Our tongues are meant to be loosed and our mouths opened in prayer, praise and for the building up of one another and for what is good in the world. But so often we use these unruly members to tear one another down and even to curse and blaspheme the Name of God.
Speaking of ‘blasphemy,’ I realize it’s an old word, but we need to reclaim it because this past week, at a political convention and rally, the current Vice President of the United States, a professed Christian, uttered a word of blasphemy. He quoted from the Bible, Hebrews 12:1, but replaced the Name of Jesus with a symbol of nationalism: ‘Let us the run the race marked out before us and let's fix our eyes on Old Glory and all she represents.’ Blasphemy means to disrespect God or to deprive something - in this case, the God's Word - of its sacred character.
Friends, all of these things ought not to be. The man in the story, who is deaf and unable to speak properly, stands for all of us - each in our own way. But the good news this morning is that the Lord Jesus Himself would restore us, reconcile us to God and, in Himself, to one another. He comes to open up our ears, our mouths, and our minds and hearts.
He became deaf and mute, that we might hear and speak. He was bound that we might go free, condemned that we might be forgiven. He died, that we might live. And so we read in the Prophet Isaiah,
He was oppressed, and he was afflicted, yet he opened not his mouth; like a lamb that is led to the slaughter, and like a sheep that before its shearers is silent, so he opened not his mouth. By oppression and judgment he was taken away; (Isaiah 53:7–8 ESV)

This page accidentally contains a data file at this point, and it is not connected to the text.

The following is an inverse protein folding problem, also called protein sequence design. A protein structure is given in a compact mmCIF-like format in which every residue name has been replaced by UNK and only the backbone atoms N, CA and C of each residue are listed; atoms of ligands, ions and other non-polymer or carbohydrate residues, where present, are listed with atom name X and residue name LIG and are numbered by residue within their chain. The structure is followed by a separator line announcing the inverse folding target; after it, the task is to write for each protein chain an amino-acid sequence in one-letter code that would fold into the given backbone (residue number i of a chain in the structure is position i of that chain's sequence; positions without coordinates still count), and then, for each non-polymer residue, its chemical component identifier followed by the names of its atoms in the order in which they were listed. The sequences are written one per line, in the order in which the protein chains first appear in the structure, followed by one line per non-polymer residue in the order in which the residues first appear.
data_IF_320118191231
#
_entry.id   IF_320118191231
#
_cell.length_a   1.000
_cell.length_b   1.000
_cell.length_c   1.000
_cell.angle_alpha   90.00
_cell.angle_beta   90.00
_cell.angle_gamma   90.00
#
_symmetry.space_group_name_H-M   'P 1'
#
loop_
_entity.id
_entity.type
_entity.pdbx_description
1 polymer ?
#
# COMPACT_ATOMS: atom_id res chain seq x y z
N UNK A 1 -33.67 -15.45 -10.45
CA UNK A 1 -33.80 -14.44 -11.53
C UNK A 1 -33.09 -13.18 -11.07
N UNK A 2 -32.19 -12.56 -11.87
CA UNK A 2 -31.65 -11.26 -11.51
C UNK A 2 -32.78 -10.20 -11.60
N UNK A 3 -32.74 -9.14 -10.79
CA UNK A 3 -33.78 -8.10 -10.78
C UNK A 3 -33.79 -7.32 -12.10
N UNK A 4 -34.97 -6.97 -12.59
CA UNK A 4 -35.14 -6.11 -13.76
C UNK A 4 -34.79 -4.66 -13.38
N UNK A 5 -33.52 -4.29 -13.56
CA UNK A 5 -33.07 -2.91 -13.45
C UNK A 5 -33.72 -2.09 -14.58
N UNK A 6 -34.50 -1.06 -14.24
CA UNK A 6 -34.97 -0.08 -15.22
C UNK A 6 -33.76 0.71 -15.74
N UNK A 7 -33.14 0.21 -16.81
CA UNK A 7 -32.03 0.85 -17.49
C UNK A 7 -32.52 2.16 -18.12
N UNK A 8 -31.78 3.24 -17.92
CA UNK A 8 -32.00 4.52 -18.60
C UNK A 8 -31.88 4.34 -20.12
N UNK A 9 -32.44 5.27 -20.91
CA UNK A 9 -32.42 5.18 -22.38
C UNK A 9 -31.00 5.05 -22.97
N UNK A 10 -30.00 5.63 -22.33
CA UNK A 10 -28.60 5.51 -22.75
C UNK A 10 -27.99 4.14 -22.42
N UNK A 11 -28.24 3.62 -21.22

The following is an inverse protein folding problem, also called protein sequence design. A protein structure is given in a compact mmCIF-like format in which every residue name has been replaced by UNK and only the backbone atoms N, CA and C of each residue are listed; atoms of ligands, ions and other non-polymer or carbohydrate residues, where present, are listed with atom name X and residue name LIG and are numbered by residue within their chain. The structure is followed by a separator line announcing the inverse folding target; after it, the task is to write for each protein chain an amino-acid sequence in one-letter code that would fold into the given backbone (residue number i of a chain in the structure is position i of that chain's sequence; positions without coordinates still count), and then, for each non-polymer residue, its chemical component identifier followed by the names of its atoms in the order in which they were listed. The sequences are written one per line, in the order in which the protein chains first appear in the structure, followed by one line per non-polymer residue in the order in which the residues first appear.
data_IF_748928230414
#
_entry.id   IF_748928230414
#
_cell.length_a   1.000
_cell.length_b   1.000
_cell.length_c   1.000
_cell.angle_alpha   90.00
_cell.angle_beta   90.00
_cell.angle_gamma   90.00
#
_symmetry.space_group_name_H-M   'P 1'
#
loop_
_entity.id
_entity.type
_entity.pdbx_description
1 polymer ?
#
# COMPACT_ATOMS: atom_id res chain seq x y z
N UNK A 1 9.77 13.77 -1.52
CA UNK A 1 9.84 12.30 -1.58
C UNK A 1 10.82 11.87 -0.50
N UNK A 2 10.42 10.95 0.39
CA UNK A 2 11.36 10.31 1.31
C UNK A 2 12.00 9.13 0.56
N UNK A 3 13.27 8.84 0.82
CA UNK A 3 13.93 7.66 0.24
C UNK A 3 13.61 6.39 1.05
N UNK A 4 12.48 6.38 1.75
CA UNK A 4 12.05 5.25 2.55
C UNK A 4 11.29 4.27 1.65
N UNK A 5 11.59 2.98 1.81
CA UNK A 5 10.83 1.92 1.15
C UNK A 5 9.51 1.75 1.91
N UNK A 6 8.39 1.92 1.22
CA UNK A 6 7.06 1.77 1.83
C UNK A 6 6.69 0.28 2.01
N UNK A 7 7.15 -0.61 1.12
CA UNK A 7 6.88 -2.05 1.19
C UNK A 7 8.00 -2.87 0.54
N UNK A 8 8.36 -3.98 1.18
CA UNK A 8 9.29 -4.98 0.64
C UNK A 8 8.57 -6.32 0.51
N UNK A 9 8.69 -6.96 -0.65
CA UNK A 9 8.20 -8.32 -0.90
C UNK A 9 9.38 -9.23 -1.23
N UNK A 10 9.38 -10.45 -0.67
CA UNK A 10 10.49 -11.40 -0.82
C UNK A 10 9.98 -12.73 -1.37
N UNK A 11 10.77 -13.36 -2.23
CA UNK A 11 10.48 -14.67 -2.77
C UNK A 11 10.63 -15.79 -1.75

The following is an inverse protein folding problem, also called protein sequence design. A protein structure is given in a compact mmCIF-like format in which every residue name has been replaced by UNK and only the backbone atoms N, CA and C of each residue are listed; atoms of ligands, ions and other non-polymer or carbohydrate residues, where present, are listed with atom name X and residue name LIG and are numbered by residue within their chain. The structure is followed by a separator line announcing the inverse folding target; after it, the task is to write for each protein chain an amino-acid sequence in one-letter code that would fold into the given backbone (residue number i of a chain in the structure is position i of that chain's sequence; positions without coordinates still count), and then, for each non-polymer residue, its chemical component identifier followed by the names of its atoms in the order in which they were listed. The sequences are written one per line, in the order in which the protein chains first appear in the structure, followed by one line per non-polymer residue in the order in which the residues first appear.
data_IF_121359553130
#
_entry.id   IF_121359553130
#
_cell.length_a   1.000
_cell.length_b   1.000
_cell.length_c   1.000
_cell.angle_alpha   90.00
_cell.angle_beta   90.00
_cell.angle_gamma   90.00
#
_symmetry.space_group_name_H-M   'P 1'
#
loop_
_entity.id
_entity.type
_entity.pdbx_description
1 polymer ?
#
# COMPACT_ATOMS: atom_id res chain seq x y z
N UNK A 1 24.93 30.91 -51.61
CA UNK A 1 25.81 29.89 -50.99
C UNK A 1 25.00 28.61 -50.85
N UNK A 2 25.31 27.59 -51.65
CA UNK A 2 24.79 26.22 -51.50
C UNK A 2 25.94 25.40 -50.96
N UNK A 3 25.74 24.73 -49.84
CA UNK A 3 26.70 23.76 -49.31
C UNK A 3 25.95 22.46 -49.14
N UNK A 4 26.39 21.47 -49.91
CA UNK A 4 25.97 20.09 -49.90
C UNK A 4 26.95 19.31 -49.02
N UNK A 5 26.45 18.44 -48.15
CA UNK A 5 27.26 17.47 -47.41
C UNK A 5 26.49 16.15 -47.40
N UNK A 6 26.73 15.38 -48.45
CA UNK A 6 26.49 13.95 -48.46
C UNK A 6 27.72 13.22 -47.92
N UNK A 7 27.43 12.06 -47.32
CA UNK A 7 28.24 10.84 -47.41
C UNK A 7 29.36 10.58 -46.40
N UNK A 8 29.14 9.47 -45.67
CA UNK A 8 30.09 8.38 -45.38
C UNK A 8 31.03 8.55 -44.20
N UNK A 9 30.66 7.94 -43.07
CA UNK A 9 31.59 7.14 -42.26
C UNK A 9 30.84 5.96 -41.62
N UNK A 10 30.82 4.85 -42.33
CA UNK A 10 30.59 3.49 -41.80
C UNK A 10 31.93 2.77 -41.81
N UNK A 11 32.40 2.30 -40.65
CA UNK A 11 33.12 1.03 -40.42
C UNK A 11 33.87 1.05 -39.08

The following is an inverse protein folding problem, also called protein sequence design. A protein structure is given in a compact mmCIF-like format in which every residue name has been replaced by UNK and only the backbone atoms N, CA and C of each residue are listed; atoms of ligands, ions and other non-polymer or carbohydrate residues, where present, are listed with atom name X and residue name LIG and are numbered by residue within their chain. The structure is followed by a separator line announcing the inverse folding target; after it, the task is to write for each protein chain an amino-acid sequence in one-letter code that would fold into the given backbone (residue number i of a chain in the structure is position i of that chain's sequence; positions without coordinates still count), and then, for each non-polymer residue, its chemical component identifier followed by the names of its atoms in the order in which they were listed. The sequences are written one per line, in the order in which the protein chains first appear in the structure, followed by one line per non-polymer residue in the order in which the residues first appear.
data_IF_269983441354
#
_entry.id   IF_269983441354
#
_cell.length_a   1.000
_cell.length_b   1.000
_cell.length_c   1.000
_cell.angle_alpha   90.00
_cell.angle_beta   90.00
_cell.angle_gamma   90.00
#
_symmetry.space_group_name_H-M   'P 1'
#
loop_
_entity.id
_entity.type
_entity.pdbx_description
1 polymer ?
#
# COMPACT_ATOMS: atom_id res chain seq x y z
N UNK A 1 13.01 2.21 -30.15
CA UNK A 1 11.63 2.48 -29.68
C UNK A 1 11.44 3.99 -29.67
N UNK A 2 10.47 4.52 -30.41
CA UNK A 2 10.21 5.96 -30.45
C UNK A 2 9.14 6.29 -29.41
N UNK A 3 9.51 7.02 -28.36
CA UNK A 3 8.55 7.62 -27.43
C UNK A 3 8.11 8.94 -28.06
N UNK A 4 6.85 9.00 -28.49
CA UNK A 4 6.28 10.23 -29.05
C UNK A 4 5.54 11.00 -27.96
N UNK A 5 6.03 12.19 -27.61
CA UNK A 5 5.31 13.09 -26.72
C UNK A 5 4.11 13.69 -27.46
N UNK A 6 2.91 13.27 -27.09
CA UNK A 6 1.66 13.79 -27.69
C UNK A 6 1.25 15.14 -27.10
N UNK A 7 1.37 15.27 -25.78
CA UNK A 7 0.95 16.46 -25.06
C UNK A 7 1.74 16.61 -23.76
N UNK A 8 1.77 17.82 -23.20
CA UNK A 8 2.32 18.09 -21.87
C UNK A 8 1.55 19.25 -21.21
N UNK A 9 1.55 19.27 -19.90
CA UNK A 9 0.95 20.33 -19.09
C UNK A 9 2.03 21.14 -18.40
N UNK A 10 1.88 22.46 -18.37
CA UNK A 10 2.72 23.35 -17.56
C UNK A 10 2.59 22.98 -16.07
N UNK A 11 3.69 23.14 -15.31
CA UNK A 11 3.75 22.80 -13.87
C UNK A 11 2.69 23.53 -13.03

It is by the cross and passion of Jesus Christ, by His death, that we are reconciled to God, and in Him, to one another.
Thus are we brought into a New Covenant – a new way of relating to God and one another. In Paul’s second letter to the Corinthians, which we read from this morning, we are told that we are the ministers of this new covenant, for God has given to us the ministry of reconciliation (2 Cor. 5:18-21).
This applies directly to us here at St. James. We are called to be reconciled to God through penitence and prayer; we are called to be reconciled to one another through forgiveness and love; and we are called to be agents of God’s mission to reconcile the whole world to Himself.
To be sure, the circumstances of this pandemic may present us with some challenges for carrying this out in our community of Caledon, but we will be blossom and thrive despite the adverse conditions, if our eyes are fixed on this mission of reconciliation.
And though it may all seem overwhelming, Paul gives us this reassuring reminder: we are not sufficient in ourselves to claim anything as coming from us, but our sufficiency is from God. It’s not up to us, it’s up to God and His power working in us, which can do infinitely more than we can ask or imagine.
I invite you to pray and reflect on these things in the words of our Psalm and Collect of the Day.
'Almighty and everlasting God, you are always more ready to hear than we to pray and to give more than either we desire or deserve: pour down upon us the abundance of your mercy, forgiving us those things of which our conscience is afraid and giving us those good things which we are not worthy to ask but through the merits and mediation of Jesus Christ your Son our Lord, who is alive and reigns with you, in the unity of the Holy Spirit, one God, now and for ever. Amen.'
Also, meditate on the Psalm and reflect on it in light of your own life and current events. Here is one such example: